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Your teeth age with you. It’s important to keep them strong and healthy even as you grow older. Seniors are at a higher risk for developing periodontal disease. In addition to getting a regular dental examination, here are some other tips to keep your teeth healthy.

Keep a Routine

Regardless of age, we cannot stress the importance of keeping up with a daily oral hygiene routine. Make sure you are brushing twice-daily and flossing at least once per day. For seniors with dentures, it is important that you remove them for at least four hours each day. We recommend removing them at night. Dentures need to be cleaned daily so make it part of your routine as well. We also suggest staying hydrated by drinking water. Not only does water help keep you producing enamel building saliva, but if it contains fluoride, it can help keep your teeth strong. Make a regular visit to our office part of your routine as well.

Tips for Caregivers

If you are the primary caregiver of someone elderly, working with them to keep their teeth healthy can be a challenge. It is up to you to remind them to brush and floss regularly. Help them by establishing a routine and set times for brushing their teeth. We ask that you assist them in making an appointment to visit our dental office. If keeping up with daily dental health seems to be too difficult, please contact our office. We can work with you to offer some advice and solutions.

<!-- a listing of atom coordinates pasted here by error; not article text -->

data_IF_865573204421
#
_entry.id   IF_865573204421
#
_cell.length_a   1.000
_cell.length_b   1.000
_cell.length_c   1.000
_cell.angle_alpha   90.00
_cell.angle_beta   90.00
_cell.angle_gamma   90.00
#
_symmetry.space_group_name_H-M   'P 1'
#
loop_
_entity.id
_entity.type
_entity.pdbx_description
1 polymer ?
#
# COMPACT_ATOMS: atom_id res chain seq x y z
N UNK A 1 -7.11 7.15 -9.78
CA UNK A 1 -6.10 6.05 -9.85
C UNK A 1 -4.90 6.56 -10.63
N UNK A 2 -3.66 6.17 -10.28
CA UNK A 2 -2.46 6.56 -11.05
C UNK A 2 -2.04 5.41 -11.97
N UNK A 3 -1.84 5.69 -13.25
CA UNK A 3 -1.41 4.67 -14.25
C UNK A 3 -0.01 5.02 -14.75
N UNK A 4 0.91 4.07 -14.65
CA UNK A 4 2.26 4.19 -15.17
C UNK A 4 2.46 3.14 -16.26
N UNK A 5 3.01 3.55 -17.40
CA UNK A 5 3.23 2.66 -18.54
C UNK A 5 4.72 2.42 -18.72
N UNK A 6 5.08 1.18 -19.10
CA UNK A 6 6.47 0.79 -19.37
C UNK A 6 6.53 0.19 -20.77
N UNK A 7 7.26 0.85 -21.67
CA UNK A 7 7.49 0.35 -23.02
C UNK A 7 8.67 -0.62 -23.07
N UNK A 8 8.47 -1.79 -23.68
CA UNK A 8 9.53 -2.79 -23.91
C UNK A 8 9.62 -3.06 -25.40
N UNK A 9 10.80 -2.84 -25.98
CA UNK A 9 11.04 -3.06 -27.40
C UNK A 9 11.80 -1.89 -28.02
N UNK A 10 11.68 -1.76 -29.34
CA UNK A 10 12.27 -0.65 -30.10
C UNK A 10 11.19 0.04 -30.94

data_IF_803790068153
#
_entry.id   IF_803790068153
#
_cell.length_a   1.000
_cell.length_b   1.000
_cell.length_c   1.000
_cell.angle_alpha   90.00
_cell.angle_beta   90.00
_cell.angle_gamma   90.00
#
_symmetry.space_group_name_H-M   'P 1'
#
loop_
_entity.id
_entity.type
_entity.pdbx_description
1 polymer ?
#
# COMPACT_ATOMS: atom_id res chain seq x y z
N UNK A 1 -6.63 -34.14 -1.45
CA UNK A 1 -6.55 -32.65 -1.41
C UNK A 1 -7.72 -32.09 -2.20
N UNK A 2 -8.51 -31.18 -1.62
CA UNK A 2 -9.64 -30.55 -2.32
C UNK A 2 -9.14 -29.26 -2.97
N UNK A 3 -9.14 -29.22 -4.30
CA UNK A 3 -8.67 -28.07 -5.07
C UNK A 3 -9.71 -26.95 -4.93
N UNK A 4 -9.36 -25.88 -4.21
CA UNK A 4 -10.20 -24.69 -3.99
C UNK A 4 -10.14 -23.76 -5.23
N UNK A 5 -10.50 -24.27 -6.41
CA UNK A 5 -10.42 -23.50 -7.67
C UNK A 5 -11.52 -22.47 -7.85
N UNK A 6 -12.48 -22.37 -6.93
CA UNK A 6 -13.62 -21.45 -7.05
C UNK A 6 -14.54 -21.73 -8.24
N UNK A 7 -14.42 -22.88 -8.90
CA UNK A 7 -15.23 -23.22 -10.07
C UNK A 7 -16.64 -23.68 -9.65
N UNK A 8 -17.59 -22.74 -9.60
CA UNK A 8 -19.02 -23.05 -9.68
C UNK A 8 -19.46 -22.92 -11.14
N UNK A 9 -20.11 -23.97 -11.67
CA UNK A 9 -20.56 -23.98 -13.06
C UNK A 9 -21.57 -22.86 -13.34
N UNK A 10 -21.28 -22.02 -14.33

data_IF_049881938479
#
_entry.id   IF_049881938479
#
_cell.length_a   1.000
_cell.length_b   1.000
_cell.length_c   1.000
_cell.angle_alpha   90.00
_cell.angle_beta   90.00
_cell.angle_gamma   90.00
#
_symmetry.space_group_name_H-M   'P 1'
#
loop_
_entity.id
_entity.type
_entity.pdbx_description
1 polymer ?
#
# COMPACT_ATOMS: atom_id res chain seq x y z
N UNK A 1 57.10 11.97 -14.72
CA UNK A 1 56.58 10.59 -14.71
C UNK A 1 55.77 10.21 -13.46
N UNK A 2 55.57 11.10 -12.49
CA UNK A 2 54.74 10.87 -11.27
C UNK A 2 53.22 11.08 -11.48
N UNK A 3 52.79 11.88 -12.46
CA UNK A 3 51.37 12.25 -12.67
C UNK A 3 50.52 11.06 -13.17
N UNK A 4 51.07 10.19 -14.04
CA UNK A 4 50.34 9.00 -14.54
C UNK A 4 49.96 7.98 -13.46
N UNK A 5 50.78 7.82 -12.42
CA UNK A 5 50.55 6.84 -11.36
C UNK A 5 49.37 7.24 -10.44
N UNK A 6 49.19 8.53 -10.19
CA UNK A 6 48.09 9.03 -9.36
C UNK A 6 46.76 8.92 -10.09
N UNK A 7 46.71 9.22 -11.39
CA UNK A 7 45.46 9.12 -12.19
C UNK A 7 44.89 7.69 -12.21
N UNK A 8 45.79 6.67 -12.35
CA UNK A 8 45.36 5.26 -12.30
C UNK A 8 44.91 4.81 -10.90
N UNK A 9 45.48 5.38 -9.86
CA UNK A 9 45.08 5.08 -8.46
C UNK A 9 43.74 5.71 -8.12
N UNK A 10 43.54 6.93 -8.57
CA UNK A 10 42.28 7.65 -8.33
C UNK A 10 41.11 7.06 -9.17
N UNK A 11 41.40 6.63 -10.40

Financial Assistance

For seniors in a nursing home that are enrolled in state or national financial programs, the American Dental Association (ADA) suggests considering the Incurred Medical Expense regulation. This works to assist in paying for care that is deemed a necessity. If our dentist finds that treatment must be done, consider this as an option to lessen the financial burden. Talk to your nursing home or care facility’s caseworker for more information.

Don’t Forget About Gums

Periodontal disease, or gum disease, can be brought on by certain medications. When you visit our office, be sure to update us on any changes to your medications. At times, early periodontal disease is painless which makes it even more important that you keep a regular routine of visiting our office for a thorough exam and evaluation. According to the ADA, more than 47% of adults over the age of 30 have chronic periodontitis.

Keeping your teeth healthy as you age can be difficult. We suggest sticking to a daily routine in terms of brushing and flossing, and keeping up with regular visits to our office. If you are the caregiver of an elderly spouse, parent, or loved one, do not overlook their oral health. Make sure they are receiving the needed attention and are sticking to a daily oral healthy routine.

For more tips on keeping your teeth health or to set up your next appointment, please contact our office.

3179 Braverton Street, Suite 100
Edgewater, MD 21037

Phone:

(410) 956-2505